| 19.09,19. 06:47 AM |
Mum uses son's deadly drink-driving crash as warning to teens
Jordan Hayes-McGuinness was killed along with four others in a horrific car crash aged 18. (A Current Affair)
The mum of a teenager who was drink driving when he became involved in a horrific deadly crash is making it her mission to ensure her son's mistakes aren't repeated.
Jordan Hayes-McGuinness, 18, had been celebrating his first work Christmas party with colleagues in Brisbane in 2012.
His mum Melissa had been messaging him that night, and he told her he was having fun and having a few beers.
He was due to return home to the Gold Coast the next morning - but it would be a trip he would never complete.
Just before midnight, Jordan was travelling south on the M1 when he crashed at speed into a broken-down car on the side of the road.
"As I rounded those last set of stairs and I saw those two policemen through the glass door, my heart absolutely sank, my knees gave way," Melissa told A Current Affair.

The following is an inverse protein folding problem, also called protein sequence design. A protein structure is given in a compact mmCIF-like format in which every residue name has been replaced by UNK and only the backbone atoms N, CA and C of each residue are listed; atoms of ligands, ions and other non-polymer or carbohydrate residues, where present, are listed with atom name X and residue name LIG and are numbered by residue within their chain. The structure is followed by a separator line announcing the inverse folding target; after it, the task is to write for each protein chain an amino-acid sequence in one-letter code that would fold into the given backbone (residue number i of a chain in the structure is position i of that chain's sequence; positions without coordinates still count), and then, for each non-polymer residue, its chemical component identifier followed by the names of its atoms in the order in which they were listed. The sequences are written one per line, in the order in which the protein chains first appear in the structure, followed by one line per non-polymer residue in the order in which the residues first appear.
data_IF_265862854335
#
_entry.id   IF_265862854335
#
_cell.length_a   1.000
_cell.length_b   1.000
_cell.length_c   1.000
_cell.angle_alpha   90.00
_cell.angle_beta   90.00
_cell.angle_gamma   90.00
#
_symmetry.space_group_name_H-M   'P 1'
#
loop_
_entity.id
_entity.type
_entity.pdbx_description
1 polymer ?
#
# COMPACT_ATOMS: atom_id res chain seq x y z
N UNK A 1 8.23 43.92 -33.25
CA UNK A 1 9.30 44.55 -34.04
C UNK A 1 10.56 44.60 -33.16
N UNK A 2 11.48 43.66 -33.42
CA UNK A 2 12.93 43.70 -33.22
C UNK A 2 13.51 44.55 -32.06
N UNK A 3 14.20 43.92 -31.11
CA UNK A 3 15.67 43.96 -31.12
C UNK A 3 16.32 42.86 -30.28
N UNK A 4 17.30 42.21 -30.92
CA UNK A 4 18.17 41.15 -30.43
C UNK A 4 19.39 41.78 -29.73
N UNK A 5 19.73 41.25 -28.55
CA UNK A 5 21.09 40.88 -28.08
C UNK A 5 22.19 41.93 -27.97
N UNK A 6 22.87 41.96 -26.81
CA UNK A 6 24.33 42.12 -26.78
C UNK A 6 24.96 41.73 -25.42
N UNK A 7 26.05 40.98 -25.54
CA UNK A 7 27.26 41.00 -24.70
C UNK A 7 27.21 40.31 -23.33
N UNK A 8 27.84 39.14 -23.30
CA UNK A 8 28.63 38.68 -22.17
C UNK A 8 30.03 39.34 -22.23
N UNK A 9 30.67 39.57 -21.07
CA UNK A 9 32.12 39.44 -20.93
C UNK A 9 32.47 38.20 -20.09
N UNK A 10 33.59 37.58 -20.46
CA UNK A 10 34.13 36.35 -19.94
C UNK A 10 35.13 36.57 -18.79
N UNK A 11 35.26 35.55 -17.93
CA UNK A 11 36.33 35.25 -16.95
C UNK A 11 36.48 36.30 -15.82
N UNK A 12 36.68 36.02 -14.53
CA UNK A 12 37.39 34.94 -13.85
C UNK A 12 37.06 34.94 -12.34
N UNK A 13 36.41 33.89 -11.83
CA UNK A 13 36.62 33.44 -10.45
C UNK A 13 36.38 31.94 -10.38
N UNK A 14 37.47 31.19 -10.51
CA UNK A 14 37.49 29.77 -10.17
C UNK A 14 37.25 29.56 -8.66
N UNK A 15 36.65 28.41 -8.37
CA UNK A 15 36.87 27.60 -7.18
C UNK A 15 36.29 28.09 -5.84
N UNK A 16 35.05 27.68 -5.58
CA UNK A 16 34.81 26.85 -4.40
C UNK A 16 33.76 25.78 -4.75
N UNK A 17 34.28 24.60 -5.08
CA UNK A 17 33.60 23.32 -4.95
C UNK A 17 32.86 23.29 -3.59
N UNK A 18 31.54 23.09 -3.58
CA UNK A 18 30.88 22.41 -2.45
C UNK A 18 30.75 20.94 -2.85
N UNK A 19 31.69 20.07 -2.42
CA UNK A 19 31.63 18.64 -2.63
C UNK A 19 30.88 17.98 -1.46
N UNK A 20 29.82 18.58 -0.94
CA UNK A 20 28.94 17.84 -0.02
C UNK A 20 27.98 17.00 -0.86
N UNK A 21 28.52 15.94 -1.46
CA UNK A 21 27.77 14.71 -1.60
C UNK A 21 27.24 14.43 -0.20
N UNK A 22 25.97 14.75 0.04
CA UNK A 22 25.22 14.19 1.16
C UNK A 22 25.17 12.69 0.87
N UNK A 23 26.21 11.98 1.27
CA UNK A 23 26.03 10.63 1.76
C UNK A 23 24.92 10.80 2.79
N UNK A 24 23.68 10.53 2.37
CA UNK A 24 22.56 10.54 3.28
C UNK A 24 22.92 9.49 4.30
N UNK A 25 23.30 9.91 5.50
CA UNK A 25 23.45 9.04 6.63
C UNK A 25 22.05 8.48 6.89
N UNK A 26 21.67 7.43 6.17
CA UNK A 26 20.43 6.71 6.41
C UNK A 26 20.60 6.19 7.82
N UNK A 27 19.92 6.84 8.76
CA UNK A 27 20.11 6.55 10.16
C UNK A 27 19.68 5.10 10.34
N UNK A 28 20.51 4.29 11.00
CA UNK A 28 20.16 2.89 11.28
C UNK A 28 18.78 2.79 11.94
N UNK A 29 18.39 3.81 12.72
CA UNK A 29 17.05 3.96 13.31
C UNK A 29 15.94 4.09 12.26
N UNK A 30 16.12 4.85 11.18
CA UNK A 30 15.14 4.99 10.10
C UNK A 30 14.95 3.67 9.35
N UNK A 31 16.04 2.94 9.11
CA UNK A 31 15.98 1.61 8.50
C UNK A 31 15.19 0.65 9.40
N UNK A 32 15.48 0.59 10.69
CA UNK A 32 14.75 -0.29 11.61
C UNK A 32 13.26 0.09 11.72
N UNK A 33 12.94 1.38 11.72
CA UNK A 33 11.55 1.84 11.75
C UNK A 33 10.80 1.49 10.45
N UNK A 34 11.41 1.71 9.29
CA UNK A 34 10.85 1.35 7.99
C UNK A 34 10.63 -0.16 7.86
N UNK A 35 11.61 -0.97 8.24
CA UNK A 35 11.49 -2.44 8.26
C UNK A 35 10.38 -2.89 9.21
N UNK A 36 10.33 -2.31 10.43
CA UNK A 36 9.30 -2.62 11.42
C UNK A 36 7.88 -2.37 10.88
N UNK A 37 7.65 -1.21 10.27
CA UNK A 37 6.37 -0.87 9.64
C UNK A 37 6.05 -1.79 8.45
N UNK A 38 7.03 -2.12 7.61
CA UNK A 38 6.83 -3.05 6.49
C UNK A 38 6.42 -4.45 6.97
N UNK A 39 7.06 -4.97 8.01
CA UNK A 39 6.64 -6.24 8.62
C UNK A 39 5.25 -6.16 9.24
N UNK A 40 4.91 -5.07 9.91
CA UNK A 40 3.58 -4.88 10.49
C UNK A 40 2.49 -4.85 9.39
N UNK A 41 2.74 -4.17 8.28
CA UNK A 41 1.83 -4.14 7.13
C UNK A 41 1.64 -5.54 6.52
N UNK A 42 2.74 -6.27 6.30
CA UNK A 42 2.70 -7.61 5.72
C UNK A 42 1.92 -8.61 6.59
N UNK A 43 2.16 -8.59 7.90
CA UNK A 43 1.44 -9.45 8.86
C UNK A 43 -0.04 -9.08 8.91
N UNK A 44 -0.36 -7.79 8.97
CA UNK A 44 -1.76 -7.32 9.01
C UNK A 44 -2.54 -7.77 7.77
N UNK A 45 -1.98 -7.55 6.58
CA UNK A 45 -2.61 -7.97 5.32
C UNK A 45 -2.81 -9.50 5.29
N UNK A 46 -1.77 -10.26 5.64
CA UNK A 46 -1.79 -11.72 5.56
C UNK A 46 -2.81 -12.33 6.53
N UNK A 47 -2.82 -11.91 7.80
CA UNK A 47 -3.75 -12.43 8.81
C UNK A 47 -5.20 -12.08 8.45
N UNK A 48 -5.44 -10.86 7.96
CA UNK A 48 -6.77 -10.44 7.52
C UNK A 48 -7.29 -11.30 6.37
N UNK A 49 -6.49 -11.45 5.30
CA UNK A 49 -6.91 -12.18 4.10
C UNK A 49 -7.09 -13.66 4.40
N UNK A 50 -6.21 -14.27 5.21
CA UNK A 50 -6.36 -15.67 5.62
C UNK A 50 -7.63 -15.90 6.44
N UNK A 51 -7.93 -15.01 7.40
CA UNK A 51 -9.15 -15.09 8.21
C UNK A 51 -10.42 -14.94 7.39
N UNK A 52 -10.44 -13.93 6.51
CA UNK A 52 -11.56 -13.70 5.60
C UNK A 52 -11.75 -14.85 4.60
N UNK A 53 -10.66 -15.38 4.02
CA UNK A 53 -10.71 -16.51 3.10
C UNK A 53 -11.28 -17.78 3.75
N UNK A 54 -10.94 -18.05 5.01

"I knew something was drastically, drastically wrong."
Not only had Jordan been killed, but so had four of the five teenagers sitting in the car he had crashed into.
Two of those teens left behind an orphaned, 15-month-old child.
"I almost felt like I didn't have the right to grieve," Melissa said.
"My son was responsible for the death of four other kids, who am I to sit here to sit and grieve? Those kids were innocent kids."
Police revealed the P-plater had alcohol and marijuana in his system, and was speeding.
"The people that Jordan ran into that night and killed, they had an accident," Jordan's dad Peter said.
"Jordan in fact made a choice."
But years on, Melissa is trying to turn her grief, and Jordan's tragic decision, into something that helps other kids.
She now spends one day a week speaking in schools around Australia.
"I don't seek to lecture the kids, or shock the kids, but I seek to take them on a journey of what it looks like when you make a wrong choice or a bad choice in your life," she said.
She recently spoke to 400 students at Southport State High School on the Gold Coast.
Students told A Current Affair afterwards of their reactions.
"She showed a lot of strength being able to get up there and talk about the legacy her son has left behind," one said.
Melissa is now hoping she can expand the program to deliver her talk to every high school in Australia.
"I know that I can't right Jordan's wrongs at all, but this is probably the best thing that I can do," she said.
"I know that Jordan would be enormously proud that his death is not going to be in vain."